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I am studying the use of "て・でもいいですか”, but the meaning of this sentences is not obvious to me : コーヒーがないんですがお茶でもいいですか。

Does it means "I don't have coffee, can I have tea ?" (asking for a permission) or "There is no coffee, but would like tea ?" (offering a suggestion) ?

Does the "て・でもいいですか" means not only the permission asking but also the suggestion ?

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  • "I don't have coffee, can I have tea ?" would be a rather strange thing to say wouldn't it? – user3856370 Feb 12 at 16:22
  • I'm not sure I would consider the "permission" grammar point of [verb in て form]+も+いい to be the same as this use of [particle で]+も+いい. The question seems to assume they are the same. – Leebo Feb 13 at 3:31
  • Indeed you pointed out exactly my confusion, I assume they are the same but it seems that there is a different rule I don’t really grasp. For example if I say “冷たくてもいいですか" does it means « is it ok if it’s cold ? » (I imagine a waiter proposing a cold tea in place of an unavailable hot tea). – Poulp Feb 13 at 20:33
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I think I've understood your confusion. When you say "I don't have coffee, can I have tea ?" are you thinking that the first 'have' would be equivalent to "I don't drink/take coffee"? Perhaps my understanding was biased by having read the Japanese sentence first, but I think this would be quite a confusing thing to say even in English.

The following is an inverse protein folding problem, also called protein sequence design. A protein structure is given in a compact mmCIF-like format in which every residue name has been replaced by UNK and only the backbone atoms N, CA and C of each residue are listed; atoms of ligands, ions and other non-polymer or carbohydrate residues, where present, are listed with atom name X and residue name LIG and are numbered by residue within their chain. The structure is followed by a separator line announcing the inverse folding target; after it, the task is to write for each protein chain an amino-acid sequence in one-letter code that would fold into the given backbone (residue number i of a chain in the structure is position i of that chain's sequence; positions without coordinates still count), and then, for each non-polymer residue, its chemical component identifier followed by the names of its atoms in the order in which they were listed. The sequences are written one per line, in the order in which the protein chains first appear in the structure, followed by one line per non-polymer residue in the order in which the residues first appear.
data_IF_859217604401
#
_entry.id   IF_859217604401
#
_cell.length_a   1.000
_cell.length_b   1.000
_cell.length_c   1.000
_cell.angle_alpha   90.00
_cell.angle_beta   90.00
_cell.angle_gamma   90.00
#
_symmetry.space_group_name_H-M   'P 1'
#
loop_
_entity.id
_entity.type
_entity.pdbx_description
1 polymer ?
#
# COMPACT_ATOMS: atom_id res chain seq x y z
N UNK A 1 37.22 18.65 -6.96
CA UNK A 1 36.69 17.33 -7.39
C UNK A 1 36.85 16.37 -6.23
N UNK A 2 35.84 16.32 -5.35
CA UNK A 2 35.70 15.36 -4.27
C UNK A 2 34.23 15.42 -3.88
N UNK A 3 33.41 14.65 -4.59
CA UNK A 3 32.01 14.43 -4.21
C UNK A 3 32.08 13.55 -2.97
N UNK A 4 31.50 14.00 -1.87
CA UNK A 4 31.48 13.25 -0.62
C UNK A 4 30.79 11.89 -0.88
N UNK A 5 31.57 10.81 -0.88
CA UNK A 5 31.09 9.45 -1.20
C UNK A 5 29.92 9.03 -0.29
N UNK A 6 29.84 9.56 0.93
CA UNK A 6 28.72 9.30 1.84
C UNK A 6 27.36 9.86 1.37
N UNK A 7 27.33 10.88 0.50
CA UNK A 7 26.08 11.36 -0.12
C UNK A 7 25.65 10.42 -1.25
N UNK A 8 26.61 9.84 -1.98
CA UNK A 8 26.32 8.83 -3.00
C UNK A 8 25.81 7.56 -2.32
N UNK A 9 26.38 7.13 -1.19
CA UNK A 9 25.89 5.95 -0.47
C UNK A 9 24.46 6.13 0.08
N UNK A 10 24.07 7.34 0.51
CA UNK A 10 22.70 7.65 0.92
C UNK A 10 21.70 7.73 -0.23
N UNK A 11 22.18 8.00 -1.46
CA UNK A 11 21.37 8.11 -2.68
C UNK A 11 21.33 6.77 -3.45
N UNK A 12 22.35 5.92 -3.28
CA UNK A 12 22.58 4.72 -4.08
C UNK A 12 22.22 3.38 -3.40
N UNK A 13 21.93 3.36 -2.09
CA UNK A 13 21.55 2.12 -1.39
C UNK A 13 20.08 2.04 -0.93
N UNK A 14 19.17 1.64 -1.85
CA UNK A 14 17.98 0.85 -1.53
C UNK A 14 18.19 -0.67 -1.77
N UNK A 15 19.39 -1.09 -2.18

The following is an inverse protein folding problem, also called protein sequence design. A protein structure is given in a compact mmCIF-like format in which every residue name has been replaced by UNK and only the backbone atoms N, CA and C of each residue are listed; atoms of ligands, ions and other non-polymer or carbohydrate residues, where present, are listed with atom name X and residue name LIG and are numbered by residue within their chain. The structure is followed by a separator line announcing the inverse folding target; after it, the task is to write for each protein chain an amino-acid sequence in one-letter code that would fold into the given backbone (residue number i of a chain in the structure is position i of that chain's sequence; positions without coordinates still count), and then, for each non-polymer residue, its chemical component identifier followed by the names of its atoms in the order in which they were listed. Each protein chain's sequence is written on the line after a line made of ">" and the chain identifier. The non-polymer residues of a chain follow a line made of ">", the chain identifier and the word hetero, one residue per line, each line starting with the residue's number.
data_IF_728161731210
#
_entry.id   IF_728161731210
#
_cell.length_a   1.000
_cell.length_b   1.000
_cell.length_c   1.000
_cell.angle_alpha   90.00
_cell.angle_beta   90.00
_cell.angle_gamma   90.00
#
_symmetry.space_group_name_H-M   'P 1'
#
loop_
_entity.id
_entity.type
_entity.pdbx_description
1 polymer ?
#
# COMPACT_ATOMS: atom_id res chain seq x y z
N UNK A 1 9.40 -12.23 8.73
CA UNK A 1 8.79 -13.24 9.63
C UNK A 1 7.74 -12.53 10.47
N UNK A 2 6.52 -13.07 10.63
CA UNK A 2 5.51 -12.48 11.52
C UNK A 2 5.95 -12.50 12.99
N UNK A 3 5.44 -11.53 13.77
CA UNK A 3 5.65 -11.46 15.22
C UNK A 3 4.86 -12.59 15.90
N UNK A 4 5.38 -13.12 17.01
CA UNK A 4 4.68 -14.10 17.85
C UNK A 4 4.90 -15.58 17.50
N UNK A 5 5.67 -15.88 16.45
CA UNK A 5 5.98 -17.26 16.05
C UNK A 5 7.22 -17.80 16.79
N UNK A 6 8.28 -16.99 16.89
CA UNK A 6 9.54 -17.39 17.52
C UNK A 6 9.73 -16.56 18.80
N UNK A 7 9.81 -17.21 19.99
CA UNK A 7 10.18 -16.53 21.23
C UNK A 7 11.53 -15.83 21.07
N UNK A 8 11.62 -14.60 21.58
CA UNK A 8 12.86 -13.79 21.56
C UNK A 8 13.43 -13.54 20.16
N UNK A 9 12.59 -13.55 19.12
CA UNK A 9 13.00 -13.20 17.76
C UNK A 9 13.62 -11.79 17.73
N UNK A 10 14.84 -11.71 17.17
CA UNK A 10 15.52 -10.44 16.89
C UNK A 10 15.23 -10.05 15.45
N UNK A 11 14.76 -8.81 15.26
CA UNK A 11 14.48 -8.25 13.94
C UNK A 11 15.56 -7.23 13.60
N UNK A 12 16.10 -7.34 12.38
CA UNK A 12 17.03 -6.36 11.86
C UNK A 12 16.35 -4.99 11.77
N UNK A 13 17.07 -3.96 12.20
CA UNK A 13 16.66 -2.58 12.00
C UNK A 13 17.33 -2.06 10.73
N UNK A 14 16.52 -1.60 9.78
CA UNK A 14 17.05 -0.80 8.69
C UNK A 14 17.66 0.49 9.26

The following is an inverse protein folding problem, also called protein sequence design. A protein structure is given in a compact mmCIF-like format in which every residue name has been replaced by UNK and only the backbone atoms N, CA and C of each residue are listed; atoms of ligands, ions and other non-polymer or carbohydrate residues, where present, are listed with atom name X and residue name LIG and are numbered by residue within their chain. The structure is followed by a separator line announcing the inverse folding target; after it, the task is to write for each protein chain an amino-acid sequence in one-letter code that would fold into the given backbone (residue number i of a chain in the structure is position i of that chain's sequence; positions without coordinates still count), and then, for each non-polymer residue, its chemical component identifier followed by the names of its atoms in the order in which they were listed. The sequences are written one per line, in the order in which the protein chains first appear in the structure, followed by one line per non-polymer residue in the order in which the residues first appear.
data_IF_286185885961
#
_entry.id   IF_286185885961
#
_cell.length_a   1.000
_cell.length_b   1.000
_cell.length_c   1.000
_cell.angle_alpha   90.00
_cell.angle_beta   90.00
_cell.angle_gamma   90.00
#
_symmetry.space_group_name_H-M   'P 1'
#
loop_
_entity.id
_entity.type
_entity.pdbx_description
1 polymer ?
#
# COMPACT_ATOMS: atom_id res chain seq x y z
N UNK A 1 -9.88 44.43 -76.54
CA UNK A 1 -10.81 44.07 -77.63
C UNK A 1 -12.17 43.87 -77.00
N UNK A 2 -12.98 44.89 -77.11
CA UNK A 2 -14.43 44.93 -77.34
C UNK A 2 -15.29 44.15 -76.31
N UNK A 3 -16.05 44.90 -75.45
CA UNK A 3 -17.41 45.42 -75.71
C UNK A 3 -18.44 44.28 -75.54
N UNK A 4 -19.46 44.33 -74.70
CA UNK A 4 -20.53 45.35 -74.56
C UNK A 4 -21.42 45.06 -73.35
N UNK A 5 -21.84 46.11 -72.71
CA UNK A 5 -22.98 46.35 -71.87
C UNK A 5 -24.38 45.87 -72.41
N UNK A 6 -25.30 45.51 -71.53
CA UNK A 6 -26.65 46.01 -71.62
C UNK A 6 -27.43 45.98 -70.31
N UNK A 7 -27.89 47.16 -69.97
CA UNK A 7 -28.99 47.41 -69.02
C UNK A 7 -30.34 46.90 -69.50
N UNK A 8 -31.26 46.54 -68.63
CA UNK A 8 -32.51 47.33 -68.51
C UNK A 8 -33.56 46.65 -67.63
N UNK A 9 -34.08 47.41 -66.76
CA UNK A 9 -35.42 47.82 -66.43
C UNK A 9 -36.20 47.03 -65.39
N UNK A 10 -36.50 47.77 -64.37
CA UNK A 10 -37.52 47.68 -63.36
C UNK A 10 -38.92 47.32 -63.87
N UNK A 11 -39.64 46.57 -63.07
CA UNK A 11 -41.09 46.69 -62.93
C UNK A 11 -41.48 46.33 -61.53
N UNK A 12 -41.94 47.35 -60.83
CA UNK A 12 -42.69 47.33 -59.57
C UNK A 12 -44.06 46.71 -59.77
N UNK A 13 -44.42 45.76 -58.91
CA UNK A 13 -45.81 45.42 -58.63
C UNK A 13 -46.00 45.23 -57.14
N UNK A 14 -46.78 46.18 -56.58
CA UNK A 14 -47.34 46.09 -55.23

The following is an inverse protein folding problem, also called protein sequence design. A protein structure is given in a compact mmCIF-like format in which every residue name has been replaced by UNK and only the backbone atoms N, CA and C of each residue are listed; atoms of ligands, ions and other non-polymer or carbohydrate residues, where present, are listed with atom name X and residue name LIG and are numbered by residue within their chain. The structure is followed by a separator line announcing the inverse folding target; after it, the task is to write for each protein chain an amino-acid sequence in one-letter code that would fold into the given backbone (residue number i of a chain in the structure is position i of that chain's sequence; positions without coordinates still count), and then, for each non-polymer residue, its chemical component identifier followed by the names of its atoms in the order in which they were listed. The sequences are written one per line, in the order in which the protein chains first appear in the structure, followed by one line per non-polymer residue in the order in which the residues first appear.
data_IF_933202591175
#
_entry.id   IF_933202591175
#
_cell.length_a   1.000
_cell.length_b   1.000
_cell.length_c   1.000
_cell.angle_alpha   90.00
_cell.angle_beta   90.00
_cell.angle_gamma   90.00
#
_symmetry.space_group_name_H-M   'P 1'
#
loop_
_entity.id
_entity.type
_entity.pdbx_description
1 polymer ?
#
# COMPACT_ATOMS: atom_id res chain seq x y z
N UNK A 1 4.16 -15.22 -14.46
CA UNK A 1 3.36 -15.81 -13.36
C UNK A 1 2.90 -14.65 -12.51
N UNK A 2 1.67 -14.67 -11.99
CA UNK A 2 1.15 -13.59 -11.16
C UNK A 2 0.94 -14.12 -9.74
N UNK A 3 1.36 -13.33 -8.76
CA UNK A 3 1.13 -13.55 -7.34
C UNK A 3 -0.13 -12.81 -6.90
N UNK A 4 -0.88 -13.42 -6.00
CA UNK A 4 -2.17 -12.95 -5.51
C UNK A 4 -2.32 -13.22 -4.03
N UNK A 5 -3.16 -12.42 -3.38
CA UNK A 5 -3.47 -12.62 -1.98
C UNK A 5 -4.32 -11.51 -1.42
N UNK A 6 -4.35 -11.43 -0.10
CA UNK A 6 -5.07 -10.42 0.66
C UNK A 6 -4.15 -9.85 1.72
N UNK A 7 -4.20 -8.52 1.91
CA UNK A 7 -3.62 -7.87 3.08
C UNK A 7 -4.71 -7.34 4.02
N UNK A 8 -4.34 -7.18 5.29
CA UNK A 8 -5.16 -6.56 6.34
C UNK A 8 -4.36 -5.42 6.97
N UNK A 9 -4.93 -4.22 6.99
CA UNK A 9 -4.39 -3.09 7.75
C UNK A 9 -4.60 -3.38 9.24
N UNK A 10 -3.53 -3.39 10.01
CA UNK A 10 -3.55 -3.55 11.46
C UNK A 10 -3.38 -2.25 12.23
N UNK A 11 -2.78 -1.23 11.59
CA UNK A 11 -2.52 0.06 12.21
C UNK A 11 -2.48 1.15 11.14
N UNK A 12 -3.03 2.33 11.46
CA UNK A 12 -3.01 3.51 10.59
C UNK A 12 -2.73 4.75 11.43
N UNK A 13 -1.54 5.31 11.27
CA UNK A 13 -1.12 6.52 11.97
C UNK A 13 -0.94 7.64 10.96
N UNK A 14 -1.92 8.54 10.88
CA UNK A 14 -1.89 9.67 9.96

ない doesn't have that meaning. It denotes existence or possession. So the only reasonable interpretation of this sentence is "I don't have coffee. Will tea be okay?".

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  • Thanks for your reply, indeed, the first translation is totally unnatural, and I wanted to say that the possible interpretation fo this Japanese sentence could be "I don't have coffee anymore, but can I have tea ? ". Obviously "I don't have coffee. Will tea be okay?" seems the more logical interpretation, but in my current state of Japanese knowledge "てもいいです” is only for asking permission not make a suggestion. So you just learn me a new way to use this pattern :) – Poulp Feb 12 at 17:17

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